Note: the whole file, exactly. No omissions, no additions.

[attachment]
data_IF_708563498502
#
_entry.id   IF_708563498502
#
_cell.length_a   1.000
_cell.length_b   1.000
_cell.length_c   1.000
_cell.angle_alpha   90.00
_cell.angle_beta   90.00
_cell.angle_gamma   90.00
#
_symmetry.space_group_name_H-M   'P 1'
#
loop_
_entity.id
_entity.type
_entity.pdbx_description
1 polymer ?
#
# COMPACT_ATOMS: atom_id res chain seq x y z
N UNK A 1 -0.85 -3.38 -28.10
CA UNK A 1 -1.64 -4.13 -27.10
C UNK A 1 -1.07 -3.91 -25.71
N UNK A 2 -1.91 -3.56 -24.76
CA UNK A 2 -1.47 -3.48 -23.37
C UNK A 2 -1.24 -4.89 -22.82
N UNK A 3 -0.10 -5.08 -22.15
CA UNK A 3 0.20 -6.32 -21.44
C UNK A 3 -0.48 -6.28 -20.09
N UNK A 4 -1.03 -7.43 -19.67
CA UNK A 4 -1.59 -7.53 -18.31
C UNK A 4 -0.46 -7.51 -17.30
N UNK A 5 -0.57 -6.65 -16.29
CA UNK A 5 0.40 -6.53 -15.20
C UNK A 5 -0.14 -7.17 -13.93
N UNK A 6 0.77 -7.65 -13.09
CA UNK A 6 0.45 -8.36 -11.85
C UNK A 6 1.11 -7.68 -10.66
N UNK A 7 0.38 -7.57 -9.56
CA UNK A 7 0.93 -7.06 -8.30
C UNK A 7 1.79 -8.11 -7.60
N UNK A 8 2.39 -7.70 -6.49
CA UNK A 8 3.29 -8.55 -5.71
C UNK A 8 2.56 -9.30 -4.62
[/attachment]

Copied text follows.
data_IF_708563498502
#
_entry.id   IF_708563498502
#
_cell.length_a   1.000
_cell.length_b   1.000
_cell.length_c   1.000
_cell.angle_alpha   90.00
_cell.angle_beta   90.00
_cell.angle_gamma   90.00
#
_symmetry.space_group_name_H-M   'P 1'
#
loop_
_entity.id
_entity.type
_entity.pdbx_description
1 polymer ?
#
# COMPACT_ATOMS: atom_id res chain seq x y z
N UNK A 1 -0.85 -3.38 -28.10
CA UNK A 1 -1.64 -4.13 -27.10
C UNK A 1 -1.07 -3.91 -25.71
N UNK A 2 -1.91 -3.56 -24.76
CA UNK A 2 -1.47 -3.48 -23.37
C UNK A 2 -1.24 -4.89 -22.82
N UNK A 3 -0.10 -5.08 -22.15
CA UNK A 3 0.20 -6.32 -21.44
C UNK A 3 -0.48 -6.28 -20.09
N UNK A 4 -1.03 -7.43 -19.67
CA UNK A 4 -1.59 -7.53 -18.31
C UNK A 4 -0.46 -7.51 -17.30
N UNK A 5 -0.57 -6.65 -16.29
CA UNK A 5 0.40 -6.53 -15.20
C UNK A 5 -0.14 -7.17 -13.93
N UNK A 6 0.77 -7.65 -13.09
CA UNK A 6 0.45 -8.36 -11.85
C UNK A 6 1.11 -7.68 -10.66
N UNK A 7 0.38 -7.57 -9.56
CA UNK A 7 0.93 -7.06 -8.30
C UNK A 7 1.79 -8.11 -7.60
N UNK A 8 2.39 -7.70 -6.49
CA UNK A 8 3.29 -8.55 -5.71
C UNK A 8 2.56 -9.30 -4.62